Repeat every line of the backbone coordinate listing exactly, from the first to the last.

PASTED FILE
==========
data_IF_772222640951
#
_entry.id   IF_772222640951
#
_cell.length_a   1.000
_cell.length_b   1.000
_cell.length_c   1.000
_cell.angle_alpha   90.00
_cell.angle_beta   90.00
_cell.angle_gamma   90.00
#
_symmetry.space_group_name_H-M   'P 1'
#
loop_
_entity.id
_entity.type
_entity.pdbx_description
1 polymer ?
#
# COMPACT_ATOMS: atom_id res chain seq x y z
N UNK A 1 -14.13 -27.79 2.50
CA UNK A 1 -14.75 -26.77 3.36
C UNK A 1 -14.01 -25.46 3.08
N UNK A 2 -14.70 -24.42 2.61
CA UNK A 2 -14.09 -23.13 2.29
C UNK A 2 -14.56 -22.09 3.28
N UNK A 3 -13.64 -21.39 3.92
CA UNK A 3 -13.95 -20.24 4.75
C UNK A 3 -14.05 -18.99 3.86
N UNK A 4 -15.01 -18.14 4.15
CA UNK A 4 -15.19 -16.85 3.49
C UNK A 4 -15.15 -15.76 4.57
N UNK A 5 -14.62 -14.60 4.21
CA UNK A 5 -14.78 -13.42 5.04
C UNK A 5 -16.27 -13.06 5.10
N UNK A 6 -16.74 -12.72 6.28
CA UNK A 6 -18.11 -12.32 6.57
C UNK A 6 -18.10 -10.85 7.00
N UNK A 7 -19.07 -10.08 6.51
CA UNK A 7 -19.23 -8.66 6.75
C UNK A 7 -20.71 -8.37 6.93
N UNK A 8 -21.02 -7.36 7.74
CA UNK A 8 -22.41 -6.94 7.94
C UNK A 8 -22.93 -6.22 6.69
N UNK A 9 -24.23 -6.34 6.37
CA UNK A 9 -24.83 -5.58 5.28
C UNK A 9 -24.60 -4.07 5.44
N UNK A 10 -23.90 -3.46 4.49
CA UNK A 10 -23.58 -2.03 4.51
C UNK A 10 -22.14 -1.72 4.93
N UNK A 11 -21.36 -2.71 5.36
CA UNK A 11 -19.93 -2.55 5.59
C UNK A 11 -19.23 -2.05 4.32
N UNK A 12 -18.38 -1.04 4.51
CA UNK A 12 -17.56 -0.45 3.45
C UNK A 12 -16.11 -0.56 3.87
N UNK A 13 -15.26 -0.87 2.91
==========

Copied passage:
data_IF_772222640951
#
_entry.id   IF_772222640951
#
_cell.length_a   1.000
_cell.length_b   1.000
_cell.length_c   1.000
_cell.angle_alpha   90.00
_cell.angle_beta   90.00
_cell.angle_gamma   90.00
#
_symmetry.space_group_name_H-M   'P 1'
#
loop_
_entity.id
_entity.type
_entity.pdbx_description
1 polymer ?
#
# COMPACT_ATOMS: atom_id res chain seq x y z
N UNK A 1 -14.13 -27.79 2.50
CA UNK A 1 -14.75 -26.77 3.36
C UNK A 1 -14.01 -25.46 3.08
N UNK A 2 -14.70 -24.42 2.61
CA UNK A 2 -14.09 -23.13 2.29
C UNK A 2 -14.56 -22.09 3.28
N UNK A 3 -13.64 -21.39 3.92
CA UNK A 3 -13.95 -20.24 4.75
C UNK A 3 -14.05 -18.99 3.86
N UNK A 4 -15.01 -18.14 4.15
CA UNK A 4 -15.19 -16.85 3.49
C UNK A 4 -15.15 -15.76 4.57
N UNK A 5 -14.62 -14.60 4.21
CA UNK A 5 -14.78 -13.42 5.04
C UNK A 5 -16.27 -13.06 5.10
N UNK A 6 -16.74 -12.72 6.28
CA UNK A 6 -18.11 -12.32 6.57
C UNK A 6 -18.10 -10.85 7.00
N UNK A 7 -19.07 -10.08 6.51
CA UNK A 7 -19.23 -8.66 6.75
C UNK A 7 -20.71 -8.37 6.93
N UNK A 8 -21.02 -7.36 7.74
CA UNK A 8 -22.41 -6.94 7.94
C UNK A 8 -22.93 -6.22 6.69
N UNK A 9 -24.23 -6.34 6.37
CA UNK A 9 -24.83 -5.58 5.28
C UNK A 9 -24.60 -4.07 5.44
N UNK A 10 -23.90 -3.46 4.49
CA UNK A 10 -23.58 -2.03 4.51
C UNK A 10 -22.14 -1.72 4.93
N UNK A 11 -21.36 -2.71 5.36
CA UNK A 11 -19.93 -2.55 5.59
C UNK A 11 -19.23 -2.05 4.32
N UNK A 12 -18.38 -1.04 4.51
CA UNK A 12 -17.56 -0.45 3.45
C UNK A 12 -16.11 -0.56 3.87
N UNK A 13 -15.26 -0.87 2.91